Have you ever tried using the wrong tool for the wrong job? Using a butterknife in place of a flat-head screwdriver? Hitting Caps Lock every time you want to capitalize just one letter? Using VIM to write a program when you could be doing it in Nano…just kidding. Well, let me tell you of a problem I once had using a great shell but for the wrong OS. As many of you know, I started my development career by learning Python and the Linux CLI in hopes that I could be transferred from Desktop Support to Application Development for a former employer. I found many of the built in tools in BASH so useful, that I would sometimes go as far as downloading Cygwin so that I could use them in a Windows environment. And that right there was a problem…
I knew Windows had a tool, called Powershell, that was built to serve as a command-line utility and a means to automate daily tasks, but I kept using BASH because it was what I was familiar with. After having issues getting Cygwin to work properly on my current workstation and learning of a project involving cleanup of a Windows 2016 file-server, I finally broke and started learning it. I knew that I would have no issues figuring out how to use it, but I did not expect that I would love using it more than BASH.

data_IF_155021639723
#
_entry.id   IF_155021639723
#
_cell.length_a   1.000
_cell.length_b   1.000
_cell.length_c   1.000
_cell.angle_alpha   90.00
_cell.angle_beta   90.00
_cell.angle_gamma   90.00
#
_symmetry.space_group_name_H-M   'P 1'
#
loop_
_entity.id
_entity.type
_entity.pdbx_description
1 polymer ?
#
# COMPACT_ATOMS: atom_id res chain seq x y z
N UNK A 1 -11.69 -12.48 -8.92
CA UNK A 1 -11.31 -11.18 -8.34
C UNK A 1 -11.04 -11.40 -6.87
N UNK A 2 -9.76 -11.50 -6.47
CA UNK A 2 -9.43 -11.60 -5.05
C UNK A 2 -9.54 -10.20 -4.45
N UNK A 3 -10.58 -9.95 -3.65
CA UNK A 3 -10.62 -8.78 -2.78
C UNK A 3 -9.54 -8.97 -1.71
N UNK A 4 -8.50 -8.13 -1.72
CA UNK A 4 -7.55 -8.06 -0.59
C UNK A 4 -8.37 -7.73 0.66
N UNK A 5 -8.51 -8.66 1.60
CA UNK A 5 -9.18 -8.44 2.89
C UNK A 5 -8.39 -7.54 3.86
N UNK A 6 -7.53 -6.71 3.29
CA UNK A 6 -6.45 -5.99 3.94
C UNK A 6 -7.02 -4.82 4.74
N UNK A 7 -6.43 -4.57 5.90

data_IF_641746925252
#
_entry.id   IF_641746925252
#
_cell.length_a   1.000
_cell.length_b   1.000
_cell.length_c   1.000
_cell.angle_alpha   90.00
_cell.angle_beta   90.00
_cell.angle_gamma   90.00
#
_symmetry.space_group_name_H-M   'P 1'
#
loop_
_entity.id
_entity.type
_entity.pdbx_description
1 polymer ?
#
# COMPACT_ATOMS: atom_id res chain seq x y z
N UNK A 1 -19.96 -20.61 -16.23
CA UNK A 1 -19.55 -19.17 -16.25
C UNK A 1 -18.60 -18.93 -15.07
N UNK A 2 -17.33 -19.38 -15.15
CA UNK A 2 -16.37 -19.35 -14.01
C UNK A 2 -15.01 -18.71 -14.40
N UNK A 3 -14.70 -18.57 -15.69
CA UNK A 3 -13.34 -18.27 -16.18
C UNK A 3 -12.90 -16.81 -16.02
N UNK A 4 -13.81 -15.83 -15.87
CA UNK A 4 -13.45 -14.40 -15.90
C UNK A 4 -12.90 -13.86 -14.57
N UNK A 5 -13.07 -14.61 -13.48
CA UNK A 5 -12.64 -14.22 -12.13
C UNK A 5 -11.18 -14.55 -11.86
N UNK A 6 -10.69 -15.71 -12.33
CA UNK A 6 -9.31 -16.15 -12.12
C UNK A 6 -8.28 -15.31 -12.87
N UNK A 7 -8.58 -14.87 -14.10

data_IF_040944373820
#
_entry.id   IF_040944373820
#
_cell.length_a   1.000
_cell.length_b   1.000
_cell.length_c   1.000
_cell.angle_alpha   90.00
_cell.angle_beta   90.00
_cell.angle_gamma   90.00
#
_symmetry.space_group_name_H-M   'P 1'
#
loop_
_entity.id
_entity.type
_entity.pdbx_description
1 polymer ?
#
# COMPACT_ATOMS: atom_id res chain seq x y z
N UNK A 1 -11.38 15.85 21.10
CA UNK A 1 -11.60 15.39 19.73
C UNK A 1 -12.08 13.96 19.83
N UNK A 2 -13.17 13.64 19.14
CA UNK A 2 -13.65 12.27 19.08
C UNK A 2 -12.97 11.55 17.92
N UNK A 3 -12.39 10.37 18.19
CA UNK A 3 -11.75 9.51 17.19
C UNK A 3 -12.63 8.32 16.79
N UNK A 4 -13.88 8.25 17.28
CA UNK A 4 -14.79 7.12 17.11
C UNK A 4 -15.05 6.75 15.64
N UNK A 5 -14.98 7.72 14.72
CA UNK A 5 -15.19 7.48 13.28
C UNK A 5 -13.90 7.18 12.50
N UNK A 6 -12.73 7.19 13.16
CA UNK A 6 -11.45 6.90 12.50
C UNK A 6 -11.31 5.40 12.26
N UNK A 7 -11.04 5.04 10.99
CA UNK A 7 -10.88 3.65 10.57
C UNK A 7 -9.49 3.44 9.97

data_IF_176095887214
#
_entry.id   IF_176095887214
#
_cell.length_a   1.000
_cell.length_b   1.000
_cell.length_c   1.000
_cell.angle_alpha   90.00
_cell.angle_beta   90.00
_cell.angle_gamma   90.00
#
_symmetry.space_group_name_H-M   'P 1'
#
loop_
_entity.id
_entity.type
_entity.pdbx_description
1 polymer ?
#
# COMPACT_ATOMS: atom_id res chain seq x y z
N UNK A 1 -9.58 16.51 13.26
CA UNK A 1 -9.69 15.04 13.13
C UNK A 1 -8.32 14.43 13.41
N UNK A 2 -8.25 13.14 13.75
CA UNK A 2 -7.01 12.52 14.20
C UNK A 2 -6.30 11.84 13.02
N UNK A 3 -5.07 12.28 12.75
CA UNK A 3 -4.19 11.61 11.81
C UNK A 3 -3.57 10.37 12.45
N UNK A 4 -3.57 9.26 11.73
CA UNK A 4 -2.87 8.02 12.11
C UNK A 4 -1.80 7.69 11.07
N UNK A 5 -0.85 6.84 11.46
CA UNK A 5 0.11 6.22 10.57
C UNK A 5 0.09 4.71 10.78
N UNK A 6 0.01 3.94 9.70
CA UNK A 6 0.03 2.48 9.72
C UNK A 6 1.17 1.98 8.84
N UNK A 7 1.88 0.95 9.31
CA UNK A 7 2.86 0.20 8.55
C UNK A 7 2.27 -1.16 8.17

Before I go any further, I want you to know that this post is NOT about claiming Powershell is better than BASH. BASH was designed and works best for Unix/Unix-like systems, and Powershell was designed and works best for Windows (though you can use it on Linux and Mac thanks to .NET Core). This post is merely an explanation of Powershell and why I love using it.
Verb! That’s What’s Happening!
Most of the commands in shell scripting languages somewhat resemble what the do. Using BASH as a reference, ls is for list, cp is for copy, mv is for move, ect. But there are other commands that are not so descriptive with their names. Can you get “search for string” out of grep? What about “find text and replace with” from awk?